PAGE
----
February was a blur. Truth be told, most of January was, too. We wrote and recorded an album, and it’s a good record. I’ll be sharing it more widely soon, but it was a lot of work. More than I thought it would be.
One of the things I was most looking forward to in this stage of My First Retirement was having the time to actually fully focus on my music for the RPM Challenge record in February. I suspected that getting what I wanted would be a double-edged sword, and I was right. I had far more time to work on things, but that raised my own expectations, both for myself and for those working with me (sorry, guys…). All told I think I put in 120-150 hours of work recording, mixing, and performing on the record during February, and that’s not counting the 40-50 hours of work I did in late December and January. It became my job. I would get up in the morning, go for my run, do whatever needed to be done around the house and/or set up some bread to bake, and then I would head to the studio. I would work in 60-90 minute stretches and then take a break before starting up again. By late afternoon I would have logged four hours or more of studio time and I would need a mental break, so I would go for a walk. By the end of the month I was running 2-3 miles in the morning and walking the same each afternoon. I needed the walks to clear my head.
I’ve long held the belief that the eight hour work day is nonsense once you reach a certain point in your professional life. People can’t focus for that long, much less for ten or twelve hours, and there are plenty of studies to back this up. Truly, outside of 3-4 hours per day of actual productivity, most people are filling up the rest of the day with “work”; some of it useful and some of it just being busy for the sake of appearances. I feel the same way about what you do on your own time, too, and the 2016 album reinforced that belief for me. I could have worked longer hours, but the return on investment would have been greatly diminished. I wouldn’t have achieved much more, but I would have just frustrated myself and been even more tired. Realizing that and maintaining that awareness went a long way. I very rarely was still working on anything by the time THE WIFE got home each evening, and if I was still working, I wrapped it up quickly. We were able to go out to dinner for Valentines Day. We went out of town for her birthday. There wasn’t a cloud of doubt and pressure hanging over me for the month because I knew what to expect from myself and I focused on only working when I thought I would be productive.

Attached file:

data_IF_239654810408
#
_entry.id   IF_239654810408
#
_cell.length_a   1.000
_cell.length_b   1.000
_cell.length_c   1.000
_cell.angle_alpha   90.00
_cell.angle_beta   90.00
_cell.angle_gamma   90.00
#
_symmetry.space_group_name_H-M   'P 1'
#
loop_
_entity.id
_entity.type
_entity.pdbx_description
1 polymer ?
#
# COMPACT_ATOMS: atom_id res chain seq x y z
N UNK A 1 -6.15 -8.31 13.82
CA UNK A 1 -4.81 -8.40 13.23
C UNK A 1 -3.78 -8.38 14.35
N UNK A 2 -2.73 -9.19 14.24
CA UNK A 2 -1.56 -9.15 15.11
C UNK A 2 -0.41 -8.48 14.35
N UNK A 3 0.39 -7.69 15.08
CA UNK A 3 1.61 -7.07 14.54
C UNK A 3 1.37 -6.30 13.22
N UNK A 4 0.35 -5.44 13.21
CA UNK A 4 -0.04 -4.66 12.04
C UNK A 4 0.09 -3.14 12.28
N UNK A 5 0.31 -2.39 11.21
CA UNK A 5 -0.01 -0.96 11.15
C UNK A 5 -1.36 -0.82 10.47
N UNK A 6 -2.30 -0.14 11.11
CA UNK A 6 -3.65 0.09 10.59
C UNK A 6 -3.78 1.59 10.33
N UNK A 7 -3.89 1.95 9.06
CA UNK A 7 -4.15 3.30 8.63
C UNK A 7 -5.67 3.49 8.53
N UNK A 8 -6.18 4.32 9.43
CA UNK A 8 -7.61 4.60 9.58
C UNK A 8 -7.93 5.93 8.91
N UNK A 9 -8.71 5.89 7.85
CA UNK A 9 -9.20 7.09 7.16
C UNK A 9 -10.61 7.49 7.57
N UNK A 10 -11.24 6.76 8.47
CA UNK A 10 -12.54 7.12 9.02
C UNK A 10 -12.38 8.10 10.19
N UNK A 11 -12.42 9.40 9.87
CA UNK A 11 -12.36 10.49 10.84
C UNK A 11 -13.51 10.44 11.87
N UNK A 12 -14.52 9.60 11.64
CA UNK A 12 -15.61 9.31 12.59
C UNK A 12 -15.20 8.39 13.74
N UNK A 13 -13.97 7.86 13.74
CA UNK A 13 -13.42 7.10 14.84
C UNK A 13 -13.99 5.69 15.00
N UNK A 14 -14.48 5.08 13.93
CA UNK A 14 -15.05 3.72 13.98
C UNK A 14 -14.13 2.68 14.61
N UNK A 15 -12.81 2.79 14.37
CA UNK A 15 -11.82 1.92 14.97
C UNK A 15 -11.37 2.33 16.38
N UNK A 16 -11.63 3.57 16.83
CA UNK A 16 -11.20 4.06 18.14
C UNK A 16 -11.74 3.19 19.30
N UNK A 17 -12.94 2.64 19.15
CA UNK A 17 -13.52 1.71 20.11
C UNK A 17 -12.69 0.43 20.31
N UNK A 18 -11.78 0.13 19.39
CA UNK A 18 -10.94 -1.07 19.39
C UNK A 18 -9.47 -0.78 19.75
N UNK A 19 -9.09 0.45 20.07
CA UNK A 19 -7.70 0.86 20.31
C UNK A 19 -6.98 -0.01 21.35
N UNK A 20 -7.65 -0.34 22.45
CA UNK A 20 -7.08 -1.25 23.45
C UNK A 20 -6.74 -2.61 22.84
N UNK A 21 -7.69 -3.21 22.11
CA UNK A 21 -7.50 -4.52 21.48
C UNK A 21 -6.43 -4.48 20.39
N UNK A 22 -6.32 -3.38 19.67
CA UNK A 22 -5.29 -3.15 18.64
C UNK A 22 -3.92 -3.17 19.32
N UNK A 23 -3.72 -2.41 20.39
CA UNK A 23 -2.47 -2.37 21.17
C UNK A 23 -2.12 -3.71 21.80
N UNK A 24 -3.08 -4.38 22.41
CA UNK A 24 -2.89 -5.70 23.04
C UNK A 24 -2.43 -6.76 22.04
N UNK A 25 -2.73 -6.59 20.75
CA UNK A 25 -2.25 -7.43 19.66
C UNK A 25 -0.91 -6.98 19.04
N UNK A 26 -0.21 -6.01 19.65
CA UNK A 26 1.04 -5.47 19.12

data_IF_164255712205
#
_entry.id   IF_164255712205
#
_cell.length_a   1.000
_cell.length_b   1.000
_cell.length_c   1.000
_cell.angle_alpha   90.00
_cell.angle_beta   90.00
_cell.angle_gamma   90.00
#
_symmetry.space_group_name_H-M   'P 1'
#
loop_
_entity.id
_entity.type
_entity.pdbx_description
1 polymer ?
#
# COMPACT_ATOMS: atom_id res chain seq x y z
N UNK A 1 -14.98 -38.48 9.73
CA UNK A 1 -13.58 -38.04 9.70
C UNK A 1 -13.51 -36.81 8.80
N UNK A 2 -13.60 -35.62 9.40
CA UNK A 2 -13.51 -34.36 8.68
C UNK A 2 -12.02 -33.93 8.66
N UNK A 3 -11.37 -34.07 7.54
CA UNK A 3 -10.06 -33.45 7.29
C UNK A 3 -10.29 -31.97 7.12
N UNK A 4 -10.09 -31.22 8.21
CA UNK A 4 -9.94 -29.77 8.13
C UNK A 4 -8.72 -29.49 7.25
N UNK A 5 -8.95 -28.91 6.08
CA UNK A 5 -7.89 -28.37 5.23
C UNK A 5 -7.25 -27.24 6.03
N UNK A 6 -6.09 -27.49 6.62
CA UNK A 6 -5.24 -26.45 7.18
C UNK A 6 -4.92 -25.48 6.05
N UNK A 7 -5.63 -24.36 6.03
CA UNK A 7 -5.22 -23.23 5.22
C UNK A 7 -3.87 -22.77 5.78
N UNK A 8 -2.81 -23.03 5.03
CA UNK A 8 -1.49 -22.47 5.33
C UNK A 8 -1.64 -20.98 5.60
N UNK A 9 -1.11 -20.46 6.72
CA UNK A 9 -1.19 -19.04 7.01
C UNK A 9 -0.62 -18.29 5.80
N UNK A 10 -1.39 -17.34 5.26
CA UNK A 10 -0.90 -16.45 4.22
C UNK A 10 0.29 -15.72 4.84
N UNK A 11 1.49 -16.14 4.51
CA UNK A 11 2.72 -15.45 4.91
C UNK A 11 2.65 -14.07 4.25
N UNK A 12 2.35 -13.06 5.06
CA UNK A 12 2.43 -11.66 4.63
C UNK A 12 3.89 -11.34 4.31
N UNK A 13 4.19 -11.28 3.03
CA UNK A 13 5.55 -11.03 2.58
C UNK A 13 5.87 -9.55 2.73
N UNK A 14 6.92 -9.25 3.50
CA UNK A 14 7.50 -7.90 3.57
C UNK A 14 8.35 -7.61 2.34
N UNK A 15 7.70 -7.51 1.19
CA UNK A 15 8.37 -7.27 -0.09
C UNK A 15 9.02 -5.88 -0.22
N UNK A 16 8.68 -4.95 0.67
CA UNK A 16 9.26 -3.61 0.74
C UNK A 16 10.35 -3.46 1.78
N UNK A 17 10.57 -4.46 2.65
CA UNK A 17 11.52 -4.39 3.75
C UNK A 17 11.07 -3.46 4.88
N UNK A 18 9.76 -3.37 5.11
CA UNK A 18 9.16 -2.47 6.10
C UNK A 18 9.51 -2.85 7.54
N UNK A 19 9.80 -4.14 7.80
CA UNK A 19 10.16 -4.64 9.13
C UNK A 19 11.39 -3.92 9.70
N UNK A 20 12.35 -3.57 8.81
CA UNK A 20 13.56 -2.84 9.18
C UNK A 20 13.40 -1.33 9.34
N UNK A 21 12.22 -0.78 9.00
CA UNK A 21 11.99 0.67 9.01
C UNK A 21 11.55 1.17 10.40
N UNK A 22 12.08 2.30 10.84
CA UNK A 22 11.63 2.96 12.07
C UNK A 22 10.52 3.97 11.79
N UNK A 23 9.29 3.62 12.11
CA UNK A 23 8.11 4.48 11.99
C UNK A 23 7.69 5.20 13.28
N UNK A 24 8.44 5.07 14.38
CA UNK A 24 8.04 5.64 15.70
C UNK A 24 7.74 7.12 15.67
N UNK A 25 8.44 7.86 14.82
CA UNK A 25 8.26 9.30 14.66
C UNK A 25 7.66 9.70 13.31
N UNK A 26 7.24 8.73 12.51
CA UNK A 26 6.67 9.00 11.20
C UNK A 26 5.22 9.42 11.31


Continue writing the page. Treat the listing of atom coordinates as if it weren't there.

Just before starting up the project I reached out to one of my former collaborators in Canada. THE CANADIAN had sung or played on all of my albums from 2010-2014, but dropped out in 2015 because he didn’t feel like he was “plugged in” enough to the project. One of his complaints was about a lack of communication, so he could end up in a situation where he worked on something for quite a while only to have it cut out of a song. That made sense, and while I had tried in the past to involve him as much as possible, sometimes his work or life schedule made it hard to keep an open dialog about what we were both doing. When he decided to re-join the group in 2016, I decided to try to do something about it. After all, that brought the total number of band members up to four, not counting any outside contributors, and none of us were on the same schedules, much less the same town or state.
THE WIFE suggested that I used a project management tool called Trello for the album project, and I’ll have to admit, it worked great. We had a series of checklists and tasks for each song, as well as some message boards for larger topics. We had assignments for parts (Bob plays the guitar solo here, Tom will play bass on this song, etc.) and people had the ability to add or remove themselves from different tunes, so if someone suddenly came up with new backing vocals, they could add the part to the checklist for the song and mark it as done. It gave us the ability to see how the individual songs were progressing, not to mention how the project as a whole was going. It definitely solved our communication issues, and it made it easy for me to set priorities on what I needed to do next.
It also gave me something to manage. It gave me a team to lead, and a project to see to completion. And it was interesting to watch myself re-engage with that part of my personality and skillset. Which, of course, got me thinking about whether it is time to do more of that.
I finished my record. I learned how to bake sourdough bread. I’m more relaxed. Does that mean it’s time to think about going back to work? Possibly. I’m not in any hurry, mind you, but I can see a time where I might re-engage, if only for a while.